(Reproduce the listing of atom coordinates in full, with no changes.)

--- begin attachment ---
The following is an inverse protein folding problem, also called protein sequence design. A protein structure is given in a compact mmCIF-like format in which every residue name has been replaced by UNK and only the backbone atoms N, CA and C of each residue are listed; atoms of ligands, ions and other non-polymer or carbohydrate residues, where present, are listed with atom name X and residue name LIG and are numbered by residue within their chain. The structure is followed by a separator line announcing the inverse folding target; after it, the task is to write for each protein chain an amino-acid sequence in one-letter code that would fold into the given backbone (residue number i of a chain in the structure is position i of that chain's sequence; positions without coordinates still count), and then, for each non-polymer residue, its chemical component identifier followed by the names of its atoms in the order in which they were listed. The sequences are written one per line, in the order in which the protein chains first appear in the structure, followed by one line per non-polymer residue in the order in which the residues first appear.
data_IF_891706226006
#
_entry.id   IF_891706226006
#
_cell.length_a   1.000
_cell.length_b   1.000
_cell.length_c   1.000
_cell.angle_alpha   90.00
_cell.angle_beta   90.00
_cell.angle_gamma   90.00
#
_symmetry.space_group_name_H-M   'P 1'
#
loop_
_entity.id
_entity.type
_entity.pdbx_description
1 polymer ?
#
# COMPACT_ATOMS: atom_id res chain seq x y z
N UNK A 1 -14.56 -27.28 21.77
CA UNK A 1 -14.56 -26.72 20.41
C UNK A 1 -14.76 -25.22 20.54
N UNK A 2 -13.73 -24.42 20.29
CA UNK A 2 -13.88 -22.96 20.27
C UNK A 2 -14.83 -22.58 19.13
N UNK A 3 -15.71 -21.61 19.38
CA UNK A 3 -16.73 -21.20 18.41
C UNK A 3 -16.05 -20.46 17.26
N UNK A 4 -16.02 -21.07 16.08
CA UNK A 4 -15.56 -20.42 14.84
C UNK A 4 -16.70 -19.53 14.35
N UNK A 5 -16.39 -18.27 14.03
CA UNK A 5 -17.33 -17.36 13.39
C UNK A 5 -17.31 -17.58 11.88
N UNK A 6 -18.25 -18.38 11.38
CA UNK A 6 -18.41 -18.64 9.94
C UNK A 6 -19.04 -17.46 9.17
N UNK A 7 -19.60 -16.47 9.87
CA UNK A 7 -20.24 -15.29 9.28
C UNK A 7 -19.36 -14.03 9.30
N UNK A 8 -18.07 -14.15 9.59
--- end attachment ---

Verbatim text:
The following is an inverse protein folding problem, also called protein sequence design. A protein structure is given in a compact mmCIF-like format in which every residue name has been replaced by UNK and only the backbone atoms N, CA and C of each residue are listed; atoms of ligands, ions and other non-polymer or carbohydrate residues, where present, are listed with atom name X and residue name LIG and are numbered by residue within their chain. The structure is followed by a separator line announcing the inverse folding target; after it, the task is to write for each protein chain an amino-acid sequence in one-letter code that would fold into the given backbone (residue number i of a chain in the structure is position i of that chain's sequence; positions without coordinates still count), and then, for each non-polymer residue, its chemical component identifier followed by the names of its atoms in the order in which they were listed. The sequences are written one per line, in the order in which the protein chains first appear in the structure, followed by one line per non-polymer residue in the order in which the residues first appear.
data_IF_891706226006
#
_entry.id   IF_891706226006
#
_cell.length_a   1.000
_cell.length_b   1.000
_cell.length_c   1.000
_cell.angle_alpha   90.00
_cell.angle_beta   90.00
_cell.angle_gamma   90.00
#
_symmetry.space_group_name_H-M   'P 1'
#
loop_
_entity.id
_entity.type
_entity.pdbx_description
1 polymer ?
#
# COMPACT_ATOMS: atom_id res chain seq x y z
N UNK A 1 -14.56 -27.28 21.77
CA UNK A 1 -14.56 -26.72 20.41
C UNK A 1 -14.76 -25.22 20.54
N UNK A 2 -13.73 -24.42 20.29
CA UNK A 2 -13.88 -22.96 20.27
C UNK A 2 -14.83 -22.58 19.13
N UNK A 3 -15.71 -21.61 19.38
CA UNK A 3 -16.73 -21.20 18.41
C UNK A 3 -16.05 -20.46 17.26
N UNK A 4 -16.02 -21.07 16.08
CA UNK A 4 -15.56 -20.42 14.84
C UNK A 4 -16.70 -19.53 14.35
N UNK A 5 -16.39 -18.27 14.03
CA UNK A 5 -17.33 -17.36 13.39
C UNK A 5 -17.31 -17.58 11.88
N UNK A 6 -18.25 -18.38 11.38
CA UNK A 6 -18.41 -18.64 9.94
C UNK A 6 -19.04 -17.46 9.17
N UNK A 7 -19.60 -16.47 9.87
CA UNK A 7 -20.24 -15.29 9.28
C UNK A 7 -19.36 -14.03 9.30
N UNK A 8 -18.07 -14.15 9.59